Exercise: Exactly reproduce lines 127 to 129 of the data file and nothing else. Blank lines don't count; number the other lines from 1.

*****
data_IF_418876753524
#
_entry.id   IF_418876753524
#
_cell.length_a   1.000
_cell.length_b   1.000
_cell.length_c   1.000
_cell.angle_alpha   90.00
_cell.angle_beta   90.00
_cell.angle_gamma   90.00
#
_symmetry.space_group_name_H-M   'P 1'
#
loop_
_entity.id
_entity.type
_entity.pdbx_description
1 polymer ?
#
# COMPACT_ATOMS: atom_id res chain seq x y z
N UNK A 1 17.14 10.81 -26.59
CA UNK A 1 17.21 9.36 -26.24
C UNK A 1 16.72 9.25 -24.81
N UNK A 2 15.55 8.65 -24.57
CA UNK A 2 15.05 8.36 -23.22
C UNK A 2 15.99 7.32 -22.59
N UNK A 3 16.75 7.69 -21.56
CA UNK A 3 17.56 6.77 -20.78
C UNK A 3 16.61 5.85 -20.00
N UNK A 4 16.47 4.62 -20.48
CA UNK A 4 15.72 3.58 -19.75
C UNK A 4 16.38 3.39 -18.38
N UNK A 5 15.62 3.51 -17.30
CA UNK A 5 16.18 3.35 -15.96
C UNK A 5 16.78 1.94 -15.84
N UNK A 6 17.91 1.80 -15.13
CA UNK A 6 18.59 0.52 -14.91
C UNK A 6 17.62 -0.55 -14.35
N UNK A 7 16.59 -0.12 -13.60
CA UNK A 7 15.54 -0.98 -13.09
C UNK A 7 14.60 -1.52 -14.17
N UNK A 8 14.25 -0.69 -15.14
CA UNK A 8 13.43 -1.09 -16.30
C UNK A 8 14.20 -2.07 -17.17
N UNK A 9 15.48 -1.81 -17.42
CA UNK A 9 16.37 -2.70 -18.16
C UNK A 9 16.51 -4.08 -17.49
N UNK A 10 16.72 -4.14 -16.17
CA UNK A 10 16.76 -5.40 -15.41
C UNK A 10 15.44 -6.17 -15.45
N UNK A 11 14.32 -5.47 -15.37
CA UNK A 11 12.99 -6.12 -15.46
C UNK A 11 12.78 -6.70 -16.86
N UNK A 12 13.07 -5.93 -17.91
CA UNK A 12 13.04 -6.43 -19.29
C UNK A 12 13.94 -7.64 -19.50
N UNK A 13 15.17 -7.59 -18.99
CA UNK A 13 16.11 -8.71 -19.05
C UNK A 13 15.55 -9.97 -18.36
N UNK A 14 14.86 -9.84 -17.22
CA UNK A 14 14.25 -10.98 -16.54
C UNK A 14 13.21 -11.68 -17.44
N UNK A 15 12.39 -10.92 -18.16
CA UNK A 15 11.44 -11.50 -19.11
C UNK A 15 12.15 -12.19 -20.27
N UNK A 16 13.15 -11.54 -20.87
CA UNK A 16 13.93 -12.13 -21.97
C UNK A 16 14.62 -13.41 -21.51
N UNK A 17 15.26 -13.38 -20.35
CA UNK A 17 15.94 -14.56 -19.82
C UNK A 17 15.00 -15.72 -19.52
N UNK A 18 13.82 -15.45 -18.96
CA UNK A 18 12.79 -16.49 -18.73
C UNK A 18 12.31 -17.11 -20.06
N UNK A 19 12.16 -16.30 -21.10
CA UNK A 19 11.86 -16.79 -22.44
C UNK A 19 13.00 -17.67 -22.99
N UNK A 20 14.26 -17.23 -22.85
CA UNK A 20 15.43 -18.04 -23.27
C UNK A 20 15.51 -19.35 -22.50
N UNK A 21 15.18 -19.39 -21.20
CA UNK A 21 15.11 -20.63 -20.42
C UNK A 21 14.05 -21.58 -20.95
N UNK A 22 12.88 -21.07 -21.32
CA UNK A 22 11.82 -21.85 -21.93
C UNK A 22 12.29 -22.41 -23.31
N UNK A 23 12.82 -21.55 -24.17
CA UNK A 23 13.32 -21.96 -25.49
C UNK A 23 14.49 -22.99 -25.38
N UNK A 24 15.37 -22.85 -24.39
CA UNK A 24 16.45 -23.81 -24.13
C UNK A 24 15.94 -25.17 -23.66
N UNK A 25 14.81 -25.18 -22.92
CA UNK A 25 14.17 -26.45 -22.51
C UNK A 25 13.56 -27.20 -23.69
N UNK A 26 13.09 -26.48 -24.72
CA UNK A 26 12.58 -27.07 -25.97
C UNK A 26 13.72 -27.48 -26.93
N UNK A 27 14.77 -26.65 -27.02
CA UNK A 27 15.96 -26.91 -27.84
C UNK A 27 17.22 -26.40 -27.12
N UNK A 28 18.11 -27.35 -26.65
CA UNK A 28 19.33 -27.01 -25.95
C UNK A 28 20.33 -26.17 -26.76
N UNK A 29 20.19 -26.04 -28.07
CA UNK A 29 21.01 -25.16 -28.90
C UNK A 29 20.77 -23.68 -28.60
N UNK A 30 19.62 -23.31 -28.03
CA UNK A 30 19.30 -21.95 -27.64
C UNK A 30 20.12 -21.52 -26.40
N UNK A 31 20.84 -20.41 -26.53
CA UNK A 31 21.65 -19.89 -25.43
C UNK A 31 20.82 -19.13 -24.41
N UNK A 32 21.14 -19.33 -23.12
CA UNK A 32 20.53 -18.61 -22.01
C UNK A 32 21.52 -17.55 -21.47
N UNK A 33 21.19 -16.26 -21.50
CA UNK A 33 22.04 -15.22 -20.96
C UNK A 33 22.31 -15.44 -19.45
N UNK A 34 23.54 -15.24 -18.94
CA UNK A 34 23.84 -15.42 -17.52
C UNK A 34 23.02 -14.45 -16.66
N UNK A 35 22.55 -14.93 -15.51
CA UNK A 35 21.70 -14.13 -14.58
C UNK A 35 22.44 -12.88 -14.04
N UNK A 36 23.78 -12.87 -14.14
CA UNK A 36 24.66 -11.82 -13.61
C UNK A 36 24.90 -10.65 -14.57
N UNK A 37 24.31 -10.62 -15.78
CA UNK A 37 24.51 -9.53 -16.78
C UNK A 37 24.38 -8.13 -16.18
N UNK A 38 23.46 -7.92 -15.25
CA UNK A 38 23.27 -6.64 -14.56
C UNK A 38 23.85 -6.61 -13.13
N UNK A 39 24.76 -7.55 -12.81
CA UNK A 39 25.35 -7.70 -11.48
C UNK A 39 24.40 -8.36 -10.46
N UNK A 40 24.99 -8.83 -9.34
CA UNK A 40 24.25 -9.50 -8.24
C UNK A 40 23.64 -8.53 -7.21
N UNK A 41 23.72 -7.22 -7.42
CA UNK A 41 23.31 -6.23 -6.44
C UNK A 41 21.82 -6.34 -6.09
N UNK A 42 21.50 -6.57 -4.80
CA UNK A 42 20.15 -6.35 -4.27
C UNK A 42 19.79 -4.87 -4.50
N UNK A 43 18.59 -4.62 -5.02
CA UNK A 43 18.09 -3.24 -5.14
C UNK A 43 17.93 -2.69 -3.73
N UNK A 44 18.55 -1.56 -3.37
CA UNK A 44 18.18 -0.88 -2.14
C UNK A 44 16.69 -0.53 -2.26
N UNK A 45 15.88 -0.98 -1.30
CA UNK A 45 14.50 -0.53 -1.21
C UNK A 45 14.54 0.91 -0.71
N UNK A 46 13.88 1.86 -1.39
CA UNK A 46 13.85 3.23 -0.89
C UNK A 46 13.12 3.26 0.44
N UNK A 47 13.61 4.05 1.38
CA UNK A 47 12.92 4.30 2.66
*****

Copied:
CA UNK A 36 24.66 -11.82 -13.61
C UNK A 36 24.90 -10.65 -14.57
N UNK A 37 24.31 -10.62 -15.78